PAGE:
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Ann Curry-Stevens
Ann Curry-Stevens

 

Curriculum Vitae

Role: Assistant Professor

Education: Ph.D., Adult Education, University of Toronto (2005) MSW, Policy & Administration, University of Toronto (1991) BA (Hons), Human Geography, Queen's University (1983)

Teaching Areas: Generalist Social Work, Advanced Community Based Practice

Experience: Community-based practice in research, education and advocacy organizations (YWCA, Centre for Social Justice, Moment Project, Metro Network for Social Justice). Prevention practice with school-aged youth (feminist anti-violence work). Traditional practice in juvenile justice & adolescent treatment. All levels of intervention: case work, group therapy, life skills, education & training, coalition, community development, research, policy, social movements, consulting, program evaluation, management, senior management, boards of directors.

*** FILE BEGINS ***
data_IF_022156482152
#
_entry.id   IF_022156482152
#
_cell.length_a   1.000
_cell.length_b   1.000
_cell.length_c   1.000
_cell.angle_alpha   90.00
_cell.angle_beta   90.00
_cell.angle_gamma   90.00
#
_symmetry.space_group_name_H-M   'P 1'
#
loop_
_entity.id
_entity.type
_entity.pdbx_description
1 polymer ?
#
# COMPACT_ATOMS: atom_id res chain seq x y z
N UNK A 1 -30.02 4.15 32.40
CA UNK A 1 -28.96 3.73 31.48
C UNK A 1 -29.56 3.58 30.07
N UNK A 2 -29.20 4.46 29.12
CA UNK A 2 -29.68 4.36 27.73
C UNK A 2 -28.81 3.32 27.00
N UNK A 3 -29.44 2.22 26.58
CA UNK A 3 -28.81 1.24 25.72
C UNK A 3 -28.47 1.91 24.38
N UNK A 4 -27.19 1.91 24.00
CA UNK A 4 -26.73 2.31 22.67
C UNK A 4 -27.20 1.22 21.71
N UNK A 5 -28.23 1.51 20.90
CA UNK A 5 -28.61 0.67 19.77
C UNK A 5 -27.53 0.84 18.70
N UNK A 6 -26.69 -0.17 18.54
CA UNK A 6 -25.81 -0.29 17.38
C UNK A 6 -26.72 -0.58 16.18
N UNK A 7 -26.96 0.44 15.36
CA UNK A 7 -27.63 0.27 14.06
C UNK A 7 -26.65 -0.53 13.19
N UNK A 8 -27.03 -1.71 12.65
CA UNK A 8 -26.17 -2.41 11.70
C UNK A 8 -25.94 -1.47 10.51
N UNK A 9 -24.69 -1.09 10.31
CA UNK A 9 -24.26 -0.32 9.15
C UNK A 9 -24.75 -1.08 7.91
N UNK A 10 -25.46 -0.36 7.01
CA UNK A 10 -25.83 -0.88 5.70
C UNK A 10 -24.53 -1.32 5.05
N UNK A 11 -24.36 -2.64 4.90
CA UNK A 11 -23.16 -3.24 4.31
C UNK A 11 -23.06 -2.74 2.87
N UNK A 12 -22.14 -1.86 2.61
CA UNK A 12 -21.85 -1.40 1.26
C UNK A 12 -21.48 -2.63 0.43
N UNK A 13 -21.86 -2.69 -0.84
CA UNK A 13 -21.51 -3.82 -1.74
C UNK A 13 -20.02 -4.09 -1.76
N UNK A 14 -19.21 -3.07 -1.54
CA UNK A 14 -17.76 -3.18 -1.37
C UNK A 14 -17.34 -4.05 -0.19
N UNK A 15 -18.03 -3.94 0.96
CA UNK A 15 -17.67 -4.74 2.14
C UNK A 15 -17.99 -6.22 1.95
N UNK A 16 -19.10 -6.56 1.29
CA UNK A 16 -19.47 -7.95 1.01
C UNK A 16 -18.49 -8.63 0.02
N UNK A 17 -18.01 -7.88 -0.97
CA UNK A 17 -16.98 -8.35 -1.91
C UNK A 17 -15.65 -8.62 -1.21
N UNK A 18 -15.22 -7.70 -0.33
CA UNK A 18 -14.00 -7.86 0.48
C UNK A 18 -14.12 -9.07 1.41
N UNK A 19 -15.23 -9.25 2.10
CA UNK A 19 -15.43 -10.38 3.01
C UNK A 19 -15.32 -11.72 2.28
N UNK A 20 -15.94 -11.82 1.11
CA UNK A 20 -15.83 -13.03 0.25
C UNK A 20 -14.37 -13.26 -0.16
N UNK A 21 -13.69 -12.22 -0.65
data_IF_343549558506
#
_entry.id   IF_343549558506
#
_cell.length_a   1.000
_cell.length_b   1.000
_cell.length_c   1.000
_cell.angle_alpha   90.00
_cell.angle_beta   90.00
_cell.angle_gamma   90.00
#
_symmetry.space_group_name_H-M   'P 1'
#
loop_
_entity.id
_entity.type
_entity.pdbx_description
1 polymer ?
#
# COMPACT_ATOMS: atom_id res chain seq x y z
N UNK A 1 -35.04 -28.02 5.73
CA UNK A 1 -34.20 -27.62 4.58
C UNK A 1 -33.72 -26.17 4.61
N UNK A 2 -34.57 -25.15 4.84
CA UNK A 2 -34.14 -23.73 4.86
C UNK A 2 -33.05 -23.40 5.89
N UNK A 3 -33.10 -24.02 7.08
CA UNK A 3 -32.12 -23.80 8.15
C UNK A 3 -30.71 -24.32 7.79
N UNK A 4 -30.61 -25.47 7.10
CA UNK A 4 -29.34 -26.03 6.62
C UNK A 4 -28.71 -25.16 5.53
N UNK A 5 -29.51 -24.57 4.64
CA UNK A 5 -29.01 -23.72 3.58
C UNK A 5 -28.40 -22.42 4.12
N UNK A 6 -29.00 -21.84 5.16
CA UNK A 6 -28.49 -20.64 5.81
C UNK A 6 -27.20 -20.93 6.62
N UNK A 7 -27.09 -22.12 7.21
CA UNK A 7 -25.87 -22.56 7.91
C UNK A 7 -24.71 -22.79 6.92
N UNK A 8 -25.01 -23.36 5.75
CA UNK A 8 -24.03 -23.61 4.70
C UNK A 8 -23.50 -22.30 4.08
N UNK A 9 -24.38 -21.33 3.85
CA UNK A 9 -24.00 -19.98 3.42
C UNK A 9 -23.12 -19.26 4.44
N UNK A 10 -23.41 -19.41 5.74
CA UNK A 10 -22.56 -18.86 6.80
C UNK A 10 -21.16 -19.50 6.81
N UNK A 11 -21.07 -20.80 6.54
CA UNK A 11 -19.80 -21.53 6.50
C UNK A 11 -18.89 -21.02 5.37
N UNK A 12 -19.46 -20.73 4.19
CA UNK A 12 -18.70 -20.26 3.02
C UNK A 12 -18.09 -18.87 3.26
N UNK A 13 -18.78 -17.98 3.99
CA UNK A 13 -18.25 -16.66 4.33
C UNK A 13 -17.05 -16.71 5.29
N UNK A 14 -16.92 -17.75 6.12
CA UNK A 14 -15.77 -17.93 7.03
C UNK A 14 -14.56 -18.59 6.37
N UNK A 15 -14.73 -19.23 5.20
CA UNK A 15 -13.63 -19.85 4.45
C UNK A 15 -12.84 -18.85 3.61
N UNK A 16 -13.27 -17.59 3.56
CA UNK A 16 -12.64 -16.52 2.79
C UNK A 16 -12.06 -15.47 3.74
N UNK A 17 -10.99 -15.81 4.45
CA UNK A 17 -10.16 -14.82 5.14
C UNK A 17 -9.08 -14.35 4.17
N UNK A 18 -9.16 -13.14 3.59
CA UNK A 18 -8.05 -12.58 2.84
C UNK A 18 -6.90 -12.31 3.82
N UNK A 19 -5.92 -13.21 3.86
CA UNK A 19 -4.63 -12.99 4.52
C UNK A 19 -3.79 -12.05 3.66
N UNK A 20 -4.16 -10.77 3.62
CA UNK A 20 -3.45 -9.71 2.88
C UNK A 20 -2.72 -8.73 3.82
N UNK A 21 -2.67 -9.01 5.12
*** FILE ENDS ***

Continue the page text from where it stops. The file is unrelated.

Interests: Research methods: community-based participatory research; participatory action research; qualitative research; demographic dataset analysis. Social work education: anti-oppression education; popular education; pedagogy for the privileged; advocacy skills; activist practice; critical social work. Social determinants of health: health equity; income inequality; conceptual models; political determinants of health. Anti-oppressive organizational change: structural, ideological and behavioral change.

Recent Awards: 

  • 2011 Civic Engagement award winner

 

 


 

"Portland minorities at a disadvantage: study shows that Portland is not as progressive as it appears"
by Courtney Graham, Daily Vanguard 
May 25, 2010

"Portland State recently released a report in conjunction with the Coalition of Communities of Color that found that communities of color-including newly profiled African immigrants and Slavic communities-are substantially disadvantaged compared to their white counterparts in Multnomah County. 

 Ann Curry-Stevens, an assistant professor in the School of Social Work, contributed significantly to the report with her research and worked closely with the coalition to produce what will be the first in a series of detailed profiles of Portland's disadvantaged minorities..."